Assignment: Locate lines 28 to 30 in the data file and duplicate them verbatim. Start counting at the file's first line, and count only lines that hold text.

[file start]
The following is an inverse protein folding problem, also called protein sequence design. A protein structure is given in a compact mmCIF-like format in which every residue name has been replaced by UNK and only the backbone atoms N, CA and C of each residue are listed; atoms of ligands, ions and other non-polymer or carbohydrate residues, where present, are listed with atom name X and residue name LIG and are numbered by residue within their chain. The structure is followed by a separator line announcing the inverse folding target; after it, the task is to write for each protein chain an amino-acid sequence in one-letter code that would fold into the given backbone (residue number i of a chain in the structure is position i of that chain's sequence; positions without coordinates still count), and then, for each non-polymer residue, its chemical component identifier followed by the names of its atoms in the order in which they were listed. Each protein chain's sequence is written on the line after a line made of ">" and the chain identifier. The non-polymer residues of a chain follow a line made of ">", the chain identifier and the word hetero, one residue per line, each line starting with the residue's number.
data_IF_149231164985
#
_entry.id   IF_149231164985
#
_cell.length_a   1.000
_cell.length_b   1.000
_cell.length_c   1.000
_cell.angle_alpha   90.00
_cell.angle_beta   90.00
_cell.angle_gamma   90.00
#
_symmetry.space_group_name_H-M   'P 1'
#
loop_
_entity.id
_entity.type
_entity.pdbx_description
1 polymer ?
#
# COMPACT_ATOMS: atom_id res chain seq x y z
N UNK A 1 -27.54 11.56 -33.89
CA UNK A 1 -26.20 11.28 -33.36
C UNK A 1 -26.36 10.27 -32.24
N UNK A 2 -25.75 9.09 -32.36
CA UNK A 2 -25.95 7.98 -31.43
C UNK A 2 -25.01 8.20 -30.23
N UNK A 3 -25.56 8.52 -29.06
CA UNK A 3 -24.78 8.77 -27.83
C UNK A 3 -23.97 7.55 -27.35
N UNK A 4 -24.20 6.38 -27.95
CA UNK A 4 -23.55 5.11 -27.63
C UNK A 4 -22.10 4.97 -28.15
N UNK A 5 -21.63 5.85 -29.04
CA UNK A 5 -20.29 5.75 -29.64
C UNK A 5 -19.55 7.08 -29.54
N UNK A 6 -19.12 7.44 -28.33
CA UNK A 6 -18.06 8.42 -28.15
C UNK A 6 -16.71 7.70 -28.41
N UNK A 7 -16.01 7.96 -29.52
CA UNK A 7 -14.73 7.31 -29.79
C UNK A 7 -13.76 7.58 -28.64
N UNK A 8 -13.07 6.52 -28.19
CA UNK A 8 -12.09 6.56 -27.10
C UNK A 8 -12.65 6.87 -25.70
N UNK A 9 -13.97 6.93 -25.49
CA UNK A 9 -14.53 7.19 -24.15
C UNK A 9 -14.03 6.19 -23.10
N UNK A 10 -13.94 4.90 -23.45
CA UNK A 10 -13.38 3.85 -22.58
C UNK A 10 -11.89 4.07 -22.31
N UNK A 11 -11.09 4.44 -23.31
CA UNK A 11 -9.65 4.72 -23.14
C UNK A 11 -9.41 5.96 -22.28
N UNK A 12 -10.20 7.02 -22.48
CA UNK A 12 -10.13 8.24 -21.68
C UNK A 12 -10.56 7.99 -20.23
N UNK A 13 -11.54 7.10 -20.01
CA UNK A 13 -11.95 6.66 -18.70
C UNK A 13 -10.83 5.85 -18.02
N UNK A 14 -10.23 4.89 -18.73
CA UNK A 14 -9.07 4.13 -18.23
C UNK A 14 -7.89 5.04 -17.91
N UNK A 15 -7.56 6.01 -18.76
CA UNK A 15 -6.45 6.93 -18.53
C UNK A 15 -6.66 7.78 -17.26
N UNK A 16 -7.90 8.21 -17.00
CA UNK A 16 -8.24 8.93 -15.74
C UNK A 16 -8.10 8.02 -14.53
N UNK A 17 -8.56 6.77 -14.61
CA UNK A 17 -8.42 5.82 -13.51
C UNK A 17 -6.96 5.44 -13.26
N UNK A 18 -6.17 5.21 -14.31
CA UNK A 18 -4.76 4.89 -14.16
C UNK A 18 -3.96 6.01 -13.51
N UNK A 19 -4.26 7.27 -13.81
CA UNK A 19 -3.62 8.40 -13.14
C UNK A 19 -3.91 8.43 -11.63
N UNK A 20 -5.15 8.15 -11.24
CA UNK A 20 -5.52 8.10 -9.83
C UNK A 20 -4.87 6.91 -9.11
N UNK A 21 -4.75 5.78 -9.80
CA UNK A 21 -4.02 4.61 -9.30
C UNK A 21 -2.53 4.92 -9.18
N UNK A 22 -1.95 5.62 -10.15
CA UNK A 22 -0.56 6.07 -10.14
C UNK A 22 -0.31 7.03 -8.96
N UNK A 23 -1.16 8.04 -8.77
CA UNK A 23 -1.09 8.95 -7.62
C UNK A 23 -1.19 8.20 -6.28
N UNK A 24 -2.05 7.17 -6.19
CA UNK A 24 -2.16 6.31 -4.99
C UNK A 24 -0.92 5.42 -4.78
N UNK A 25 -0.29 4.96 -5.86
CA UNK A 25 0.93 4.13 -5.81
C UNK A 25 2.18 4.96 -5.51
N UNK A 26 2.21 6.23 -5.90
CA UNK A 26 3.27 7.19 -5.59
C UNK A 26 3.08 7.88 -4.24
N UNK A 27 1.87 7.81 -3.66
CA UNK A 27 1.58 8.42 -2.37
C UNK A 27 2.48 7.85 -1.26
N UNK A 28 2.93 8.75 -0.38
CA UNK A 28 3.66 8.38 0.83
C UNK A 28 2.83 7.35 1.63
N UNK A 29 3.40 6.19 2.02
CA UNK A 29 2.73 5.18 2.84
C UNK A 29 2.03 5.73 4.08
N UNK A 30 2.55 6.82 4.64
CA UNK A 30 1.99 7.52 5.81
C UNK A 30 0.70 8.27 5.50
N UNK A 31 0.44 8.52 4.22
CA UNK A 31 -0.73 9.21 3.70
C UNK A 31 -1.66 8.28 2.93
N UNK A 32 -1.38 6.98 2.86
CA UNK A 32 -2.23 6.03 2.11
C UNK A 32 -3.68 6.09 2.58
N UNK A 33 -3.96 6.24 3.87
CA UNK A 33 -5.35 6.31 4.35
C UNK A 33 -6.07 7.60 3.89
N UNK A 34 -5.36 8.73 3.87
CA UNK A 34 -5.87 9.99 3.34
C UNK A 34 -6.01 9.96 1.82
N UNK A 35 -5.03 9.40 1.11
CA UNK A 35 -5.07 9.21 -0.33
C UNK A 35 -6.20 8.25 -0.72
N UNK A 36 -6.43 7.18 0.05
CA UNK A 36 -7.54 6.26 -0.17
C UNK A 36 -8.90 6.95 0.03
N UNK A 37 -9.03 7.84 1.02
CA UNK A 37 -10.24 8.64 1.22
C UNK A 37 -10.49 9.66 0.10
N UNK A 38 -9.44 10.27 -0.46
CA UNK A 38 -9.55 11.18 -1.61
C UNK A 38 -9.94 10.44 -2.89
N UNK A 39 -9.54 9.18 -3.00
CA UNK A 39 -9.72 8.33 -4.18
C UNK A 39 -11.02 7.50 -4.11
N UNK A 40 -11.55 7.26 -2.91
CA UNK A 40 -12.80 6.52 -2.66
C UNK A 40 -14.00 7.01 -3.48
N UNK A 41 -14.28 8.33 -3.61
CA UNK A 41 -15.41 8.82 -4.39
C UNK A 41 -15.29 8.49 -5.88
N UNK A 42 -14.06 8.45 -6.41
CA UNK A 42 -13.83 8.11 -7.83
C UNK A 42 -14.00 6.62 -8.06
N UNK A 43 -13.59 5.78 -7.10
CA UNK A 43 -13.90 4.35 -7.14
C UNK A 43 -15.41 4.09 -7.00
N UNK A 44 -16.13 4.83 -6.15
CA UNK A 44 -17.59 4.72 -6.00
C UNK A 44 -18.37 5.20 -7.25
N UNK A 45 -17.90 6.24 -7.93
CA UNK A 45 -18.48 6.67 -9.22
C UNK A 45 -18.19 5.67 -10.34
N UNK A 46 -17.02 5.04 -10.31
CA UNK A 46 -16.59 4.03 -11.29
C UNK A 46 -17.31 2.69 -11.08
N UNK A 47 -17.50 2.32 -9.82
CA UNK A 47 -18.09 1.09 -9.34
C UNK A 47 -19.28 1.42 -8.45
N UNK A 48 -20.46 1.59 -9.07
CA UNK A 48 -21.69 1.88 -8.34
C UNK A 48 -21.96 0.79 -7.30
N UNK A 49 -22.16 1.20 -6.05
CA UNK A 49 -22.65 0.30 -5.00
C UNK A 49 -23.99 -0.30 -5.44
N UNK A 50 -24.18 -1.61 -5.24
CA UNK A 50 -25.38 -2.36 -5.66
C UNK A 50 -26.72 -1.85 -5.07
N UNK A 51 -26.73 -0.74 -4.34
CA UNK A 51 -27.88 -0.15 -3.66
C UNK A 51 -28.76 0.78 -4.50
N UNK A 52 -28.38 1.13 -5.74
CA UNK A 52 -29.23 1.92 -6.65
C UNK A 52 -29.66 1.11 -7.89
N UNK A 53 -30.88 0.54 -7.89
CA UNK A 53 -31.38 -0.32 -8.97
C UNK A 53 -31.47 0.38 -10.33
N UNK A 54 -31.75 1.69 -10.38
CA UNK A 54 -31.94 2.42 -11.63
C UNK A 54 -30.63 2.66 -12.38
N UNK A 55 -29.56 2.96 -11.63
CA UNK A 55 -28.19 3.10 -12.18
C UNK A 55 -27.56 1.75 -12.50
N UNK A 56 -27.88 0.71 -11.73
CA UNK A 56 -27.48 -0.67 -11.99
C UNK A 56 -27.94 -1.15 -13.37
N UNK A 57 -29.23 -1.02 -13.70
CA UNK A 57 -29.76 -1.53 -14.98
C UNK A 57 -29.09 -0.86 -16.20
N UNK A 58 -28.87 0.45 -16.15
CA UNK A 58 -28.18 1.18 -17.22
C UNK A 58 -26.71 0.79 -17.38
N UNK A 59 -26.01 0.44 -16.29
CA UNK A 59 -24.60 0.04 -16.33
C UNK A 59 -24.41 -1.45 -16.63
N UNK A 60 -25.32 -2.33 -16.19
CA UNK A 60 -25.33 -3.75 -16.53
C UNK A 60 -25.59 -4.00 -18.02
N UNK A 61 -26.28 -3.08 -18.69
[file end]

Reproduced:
N UNK A 3 -25.56 8.52 -29.06
CA UNK A 3 -24.78 8.77 -27.83
C UNK A 3 -23.97 7.55 -27.35